In the latest Autumn Statement, shortly after George Osborne’s classic Wallace and Gromit gag, George pulled what the policy makers hope is a magic white rabbit out of the hat. In reforming the stamp duty regime the conservatives have played a clever card with little more than 5 months until the General Election, the changes were long overdue and will appeal to a decent chunk of the electorate while also quelling some of the calls for Mr Balls’ mansion tax.
But what do these changes actually mean for the average homeowner and the property market as a whole? As we highlighted in a previous post, the old system was slightly archaic and charged increasingly higher rates at set thresholds on the whole price, thus creating a rather clunky system. The new regime works more like income tax and only charges the different rates of tax on the threshold to which it applies. To help illustrate this (and because we love a good graph) we have put together the chart below to show how much stamp duty you pay in the new regime compared to the old one.
For anyone hoping to find vast tax savings here then I am sorry to disappoint you, but it should come as some relief that the Treasury has done its maths properly so that the new regime tracks the old one as it moves up the thresholds. For the average homebuyer in the UK this will result in a saving and it is only at the higher end that property buyers will start being worse off.
The immediate response from the opposition is that this will only serve to further boost an already positively buoyant property market. In our opinion, however, this is just classic political scaremongering. The highest saving that will be made is £6,200 (on purchases just over £1m) while the average property price of £273,000 will see a saving of £4,540. It is not unreasonable to expect that this “saving” will lead to buyers being able to bid slightly higher by the equivalent amount, but at the average property value this would only result in an increase of 1.7%. At the top end, where the truly mind-boggling prices are paid, the new regime is punitive towards paying anything over £1,125,000 and should help quell this end of the market. On average, therefore, the housing market will not change significantly and at the affordable end of the spectrum there may be a short-term small jump up but not of any significant proportion.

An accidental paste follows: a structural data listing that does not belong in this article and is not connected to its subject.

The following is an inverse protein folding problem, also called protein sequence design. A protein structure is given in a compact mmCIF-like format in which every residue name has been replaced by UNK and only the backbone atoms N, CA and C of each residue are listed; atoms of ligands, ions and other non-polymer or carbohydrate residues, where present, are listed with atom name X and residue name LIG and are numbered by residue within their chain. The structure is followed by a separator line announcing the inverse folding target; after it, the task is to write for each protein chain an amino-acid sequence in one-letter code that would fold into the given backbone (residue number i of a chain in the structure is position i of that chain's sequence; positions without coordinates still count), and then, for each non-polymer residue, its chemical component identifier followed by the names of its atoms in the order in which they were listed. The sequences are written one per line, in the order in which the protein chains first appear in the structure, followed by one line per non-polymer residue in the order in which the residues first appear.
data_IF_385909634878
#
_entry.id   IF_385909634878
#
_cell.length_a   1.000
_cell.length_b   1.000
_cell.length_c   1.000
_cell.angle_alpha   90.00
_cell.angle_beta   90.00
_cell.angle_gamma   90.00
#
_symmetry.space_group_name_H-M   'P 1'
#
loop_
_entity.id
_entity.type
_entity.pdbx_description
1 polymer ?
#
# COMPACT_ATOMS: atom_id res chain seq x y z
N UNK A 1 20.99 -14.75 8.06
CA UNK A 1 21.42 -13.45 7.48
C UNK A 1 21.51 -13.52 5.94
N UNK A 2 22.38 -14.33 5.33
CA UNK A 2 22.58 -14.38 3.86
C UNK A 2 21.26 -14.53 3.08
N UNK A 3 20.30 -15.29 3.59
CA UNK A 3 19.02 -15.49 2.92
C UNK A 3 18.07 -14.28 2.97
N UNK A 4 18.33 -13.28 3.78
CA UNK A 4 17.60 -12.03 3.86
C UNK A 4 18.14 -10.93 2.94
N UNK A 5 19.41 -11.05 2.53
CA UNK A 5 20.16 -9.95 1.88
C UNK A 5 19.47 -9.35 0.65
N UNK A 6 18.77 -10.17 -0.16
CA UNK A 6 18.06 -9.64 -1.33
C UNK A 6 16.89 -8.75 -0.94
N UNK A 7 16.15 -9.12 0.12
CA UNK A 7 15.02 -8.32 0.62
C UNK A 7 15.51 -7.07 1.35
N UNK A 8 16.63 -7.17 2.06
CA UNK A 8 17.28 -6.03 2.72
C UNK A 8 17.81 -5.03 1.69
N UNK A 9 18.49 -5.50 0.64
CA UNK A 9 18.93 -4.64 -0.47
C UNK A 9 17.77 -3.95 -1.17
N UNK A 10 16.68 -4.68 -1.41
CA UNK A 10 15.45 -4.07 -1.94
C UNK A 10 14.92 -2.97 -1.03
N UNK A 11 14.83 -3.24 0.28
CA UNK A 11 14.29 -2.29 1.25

So why bother then? Well, political positioning aside, the new regime creates a fairer and more balanced property market. The will be no more pricing dead spots, asking and offer prices will now be based on value, not on squeezing in under a threshold. This may not seem significant to some but it is in everyone’s interest to have a property market that is free from intervention and irregularities. It may even benefit the Treasury to make the system less punitive so that more housing transactions are encouraged and these changes may go a small way to achieving this.
It would have been naive to expect any tax cuts in this respect and the stamp duty announcement is tax neutral in that respect. There are many who still think the overall cost is to high and not linked to inflation etc, but given the state of the public purse it is ridiculous to realistically expect any reduction here. Nonetheless it comes as a welcome surprise to the property market and could only be implemented as a surprise (coming into force at midnight on the day of the announcement) to avoid anticipated changes causing a sales rush or hold up (depending on which end of the spectrum you are at).
Well done George, next up is VAT!